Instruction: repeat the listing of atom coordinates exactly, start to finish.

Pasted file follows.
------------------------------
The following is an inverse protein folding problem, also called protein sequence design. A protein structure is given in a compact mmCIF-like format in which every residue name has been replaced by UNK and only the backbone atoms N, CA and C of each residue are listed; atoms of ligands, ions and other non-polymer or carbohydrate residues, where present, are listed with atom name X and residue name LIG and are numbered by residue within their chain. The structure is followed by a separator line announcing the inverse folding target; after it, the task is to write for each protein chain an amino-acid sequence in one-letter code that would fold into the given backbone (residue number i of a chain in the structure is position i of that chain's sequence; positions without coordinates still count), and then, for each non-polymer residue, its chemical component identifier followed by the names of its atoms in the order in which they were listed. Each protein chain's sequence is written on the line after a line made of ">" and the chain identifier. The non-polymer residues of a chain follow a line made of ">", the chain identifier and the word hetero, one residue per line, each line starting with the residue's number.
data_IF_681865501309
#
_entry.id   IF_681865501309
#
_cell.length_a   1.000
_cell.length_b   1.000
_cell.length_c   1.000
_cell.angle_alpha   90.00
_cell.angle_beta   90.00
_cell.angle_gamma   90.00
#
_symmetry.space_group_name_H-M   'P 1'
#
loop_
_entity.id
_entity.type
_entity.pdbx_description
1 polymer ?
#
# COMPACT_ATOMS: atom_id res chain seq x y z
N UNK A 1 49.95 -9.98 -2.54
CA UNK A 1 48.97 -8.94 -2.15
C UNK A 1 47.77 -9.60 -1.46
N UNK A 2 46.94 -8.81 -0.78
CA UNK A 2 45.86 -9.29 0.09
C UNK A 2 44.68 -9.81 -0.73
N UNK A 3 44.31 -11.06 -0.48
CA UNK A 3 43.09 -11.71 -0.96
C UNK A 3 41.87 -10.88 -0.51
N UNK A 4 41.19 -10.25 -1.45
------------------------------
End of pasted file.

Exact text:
The following is an inverse protein folding problem, also called protein sequence design. A protein structure is given in a compact mmCIF-like format in which every residue name has been replaced by UNK and only the backbone atoms N, CA and C of each residue are listed; atoms of ligands, ions and other non-polymer or carbohydrate residues, where present, are listed with atom name X and residue name LIG and are numbered by residue within their chain. The structure is followed by a separator line announcing the inverse folding target; after it, the task is to write for each protein chain an amino-acid sequence in one-letter code that would fold into the given backbone (residue number i of a chain in the structure is position i of that chain's sequence; positions without coordinates still count), and then, for each non-polymer residue, its chemical component identifier followed by the names of its atoms in the order in which they were listed. Each protein chain's sequence is written on the line after a line made of ">" and the chain identifier. The non-polymer residues of a chain follow a line made of ">", the chain identifier and the word hetero, one residue per line, each line starting with the residue's number.
data_IF_681865501309
#
_entry.id   IF_681865501309
#
_cell.length_a   1.000
_cell.length_b   1.000
_cell.length_c   1.000
_cell.angle_alpha   90.00
_cell.angle_beta   90.00
_cell.angle_gamma   90.00
#
_symmetry.space_group_name_H-M   'P 1'
#
loop_
_entity.id
_entity.type
_entity.pdbx_description
1 polymer ?
#
# COMPACT_ATOMS: atom_id res chain seq x y z
N UNK A 1 49.95 -9.98 -2.54
CA UNK A 1 48.97 -8.94 -2.15
C UNK A 1 47.77 -9.60 -1.46
N UNK A 2 46.94 -8.81 -0.78
CA UNK A 2 45.86 -9.29 0.09
C UNK A 2 44.68 -9.81 -0.73
N UNK A 3 44.31 -11.06 -0.48
CA UNK A 3 43.09 -11.71 -0.96
C UNK A 3 41.87 -10.88 -0.51
N UNK A 4 41.19 -10.25 -1.45